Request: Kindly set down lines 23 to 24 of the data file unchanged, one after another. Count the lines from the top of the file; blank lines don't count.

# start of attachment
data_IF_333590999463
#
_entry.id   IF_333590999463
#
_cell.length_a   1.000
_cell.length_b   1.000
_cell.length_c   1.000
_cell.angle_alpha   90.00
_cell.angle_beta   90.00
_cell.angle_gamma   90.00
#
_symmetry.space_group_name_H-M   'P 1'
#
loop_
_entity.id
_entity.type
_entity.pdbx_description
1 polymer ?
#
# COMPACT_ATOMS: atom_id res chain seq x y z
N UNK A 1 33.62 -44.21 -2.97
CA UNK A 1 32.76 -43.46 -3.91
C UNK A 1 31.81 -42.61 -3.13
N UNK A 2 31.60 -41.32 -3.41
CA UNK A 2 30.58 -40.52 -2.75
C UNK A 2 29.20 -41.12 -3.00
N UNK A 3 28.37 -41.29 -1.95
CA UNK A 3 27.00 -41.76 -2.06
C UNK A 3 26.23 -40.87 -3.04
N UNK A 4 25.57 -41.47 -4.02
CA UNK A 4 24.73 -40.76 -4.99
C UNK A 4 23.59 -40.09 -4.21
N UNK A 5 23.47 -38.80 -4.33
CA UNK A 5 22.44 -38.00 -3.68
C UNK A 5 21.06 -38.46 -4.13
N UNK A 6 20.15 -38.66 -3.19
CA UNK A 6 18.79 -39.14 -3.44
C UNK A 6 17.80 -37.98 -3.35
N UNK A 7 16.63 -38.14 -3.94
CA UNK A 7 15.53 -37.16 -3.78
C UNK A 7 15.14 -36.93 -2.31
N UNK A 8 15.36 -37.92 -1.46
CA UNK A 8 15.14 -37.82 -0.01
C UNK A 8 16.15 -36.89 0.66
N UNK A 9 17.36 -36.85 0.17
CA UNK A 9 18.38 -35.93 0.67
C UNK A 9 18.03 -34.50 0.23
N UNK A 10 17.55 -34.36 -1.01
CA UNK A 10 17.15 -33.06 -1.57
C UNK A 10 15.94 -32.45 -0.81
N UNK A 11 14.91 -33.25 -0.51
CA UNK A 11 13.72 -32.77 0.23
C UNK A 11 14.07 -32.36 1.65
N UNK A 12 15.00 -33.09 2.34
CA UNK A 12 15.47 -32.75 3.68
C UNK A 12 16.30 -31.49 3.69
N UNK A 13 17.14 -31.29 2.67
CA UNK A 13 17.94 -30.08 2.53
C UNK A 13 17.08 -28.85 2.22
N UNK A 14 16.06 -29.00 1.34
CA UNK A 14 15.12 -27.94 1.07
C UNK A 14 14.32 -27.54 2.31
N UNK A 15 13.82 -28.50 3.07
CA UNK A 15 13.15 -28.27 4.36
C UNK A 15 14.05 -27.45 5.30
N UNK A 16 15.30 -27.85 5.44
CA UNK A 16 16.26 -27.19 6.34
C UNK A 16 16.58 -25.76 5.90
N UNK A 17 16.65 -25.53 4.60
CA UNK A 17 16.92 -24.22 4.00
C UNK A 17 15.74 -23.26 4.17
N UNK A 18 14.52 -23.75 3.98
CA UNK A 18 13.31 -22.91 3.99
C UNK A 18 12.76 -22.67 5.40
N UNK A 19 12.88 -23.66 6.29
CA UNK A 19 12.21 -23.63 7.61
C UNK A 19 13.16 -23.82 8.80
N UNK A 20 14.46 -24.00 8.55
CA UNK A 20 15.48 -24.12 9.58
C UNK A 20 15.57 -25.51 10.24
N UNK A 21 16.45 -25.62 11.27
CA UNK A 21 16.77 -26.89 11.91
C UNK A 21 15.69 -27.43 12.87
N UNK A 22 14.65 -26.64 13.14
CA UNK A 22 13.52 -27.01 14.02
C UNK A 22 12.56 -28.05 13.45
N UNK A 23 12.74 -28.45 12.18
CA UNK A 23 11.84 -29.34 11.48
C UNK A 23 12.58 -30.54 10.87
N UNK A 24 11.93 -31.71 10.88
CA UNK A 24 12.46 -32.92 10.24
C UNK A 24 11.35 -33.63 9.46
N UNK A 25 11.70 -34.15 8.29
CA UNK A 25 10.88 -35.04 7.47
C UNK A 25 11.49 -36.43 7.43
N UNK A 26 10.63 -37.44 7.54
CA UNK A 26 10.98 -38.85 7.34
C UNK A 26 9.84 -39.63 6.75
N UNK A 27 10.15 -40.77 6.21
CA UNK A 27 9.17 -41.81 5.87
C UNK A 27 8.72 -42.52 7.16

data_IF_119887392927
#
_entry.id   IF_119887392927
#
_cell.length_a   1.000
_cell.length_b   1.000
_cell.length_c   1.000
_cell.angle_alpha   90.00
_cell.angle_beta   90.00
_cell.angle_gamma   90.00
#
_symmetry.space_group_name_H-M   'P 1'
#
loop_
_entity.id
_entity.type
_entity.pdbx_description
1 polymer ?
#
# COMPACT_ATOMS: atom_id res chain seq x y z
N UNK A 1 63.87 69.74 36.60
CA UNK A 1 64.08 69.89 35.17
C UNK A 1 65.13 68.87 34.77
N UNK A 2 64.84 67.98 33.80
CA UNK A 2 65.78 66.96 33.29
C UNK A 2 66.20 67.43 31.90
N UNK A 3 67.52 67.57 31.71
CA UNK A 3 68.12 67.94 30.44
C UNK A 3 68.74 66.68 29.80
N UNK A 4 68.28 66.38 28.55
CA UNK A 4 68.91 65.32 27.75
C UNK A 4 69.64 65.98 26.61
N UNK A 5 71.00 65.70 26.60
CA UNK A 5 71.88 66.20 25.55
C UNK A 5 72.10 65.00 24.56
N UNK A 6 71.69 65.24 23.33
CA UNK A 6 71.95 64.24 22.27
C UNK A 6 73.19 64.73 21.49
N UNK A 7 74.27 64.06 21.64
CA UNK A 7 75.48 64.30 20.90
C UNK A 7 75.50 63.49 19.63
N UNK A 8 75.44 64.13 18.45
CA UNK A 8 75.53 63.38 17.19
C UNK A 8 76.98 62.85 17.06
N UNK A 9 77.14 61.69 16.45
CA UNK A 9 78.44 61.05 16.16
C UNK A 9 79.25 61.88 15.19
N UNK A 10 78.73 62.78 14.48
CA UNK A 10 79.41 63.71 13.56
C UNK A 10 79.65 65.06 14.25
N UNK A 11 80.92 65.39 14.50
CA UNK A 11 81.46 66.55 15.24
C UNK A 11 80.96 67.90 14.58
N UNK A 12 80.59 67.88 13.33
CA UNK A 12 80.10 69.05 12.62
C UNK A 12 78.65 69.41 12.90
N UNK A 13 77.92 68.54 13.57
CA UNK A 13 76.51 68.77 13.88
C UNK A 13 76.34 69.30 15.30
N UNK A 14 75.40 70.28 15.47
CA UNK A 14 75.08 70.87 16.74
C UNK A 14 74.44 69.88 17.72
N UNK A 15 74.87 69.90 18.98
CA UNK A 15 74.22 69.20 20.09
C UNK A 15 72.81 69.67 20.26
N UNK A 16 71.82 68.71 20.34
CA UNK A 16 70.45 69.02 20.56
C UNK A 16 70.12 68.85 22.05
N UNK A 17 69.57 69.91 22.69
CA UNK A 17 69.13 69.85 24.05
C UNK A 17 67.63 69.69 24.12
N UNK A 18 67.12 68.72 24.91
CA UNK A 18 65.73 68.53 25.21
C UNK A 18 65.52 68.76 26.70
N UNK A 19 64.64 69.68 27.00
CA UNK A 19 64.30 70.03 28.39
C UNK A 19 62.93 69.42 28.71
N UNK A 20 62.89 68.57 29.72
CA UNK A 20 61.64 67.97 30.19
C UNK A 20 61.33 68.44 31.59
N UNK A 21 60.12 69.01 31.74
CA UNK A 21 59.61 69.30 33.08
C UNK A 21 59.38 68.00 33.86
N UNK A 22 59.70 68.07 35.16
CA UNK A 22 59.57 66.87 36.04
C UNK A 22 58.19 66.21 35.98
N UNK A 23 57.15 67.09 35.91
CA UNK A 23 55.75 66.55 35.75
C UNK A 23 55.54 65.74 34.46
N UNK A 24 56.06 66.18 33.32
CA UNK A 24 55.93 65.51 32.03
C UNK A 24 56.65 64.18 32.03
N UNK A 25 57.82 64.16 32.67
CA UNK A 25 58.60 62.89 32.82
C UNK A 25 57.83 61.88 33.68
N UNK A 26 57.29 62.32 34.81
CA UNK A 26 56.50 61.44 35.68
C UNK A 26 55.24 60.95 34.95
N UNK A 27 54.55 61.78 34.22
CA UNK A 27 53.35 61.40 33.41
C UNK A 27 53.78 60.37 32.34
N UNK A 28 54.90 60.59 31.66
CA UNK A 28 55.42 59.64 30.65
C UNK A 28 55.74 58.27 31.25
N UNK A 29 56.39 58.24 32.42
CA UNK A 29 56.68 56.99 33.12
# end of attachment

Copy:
C UNK A 1 31.81 -42.61 -3.13
N UNK A 2 31.60 -41.32 -3.41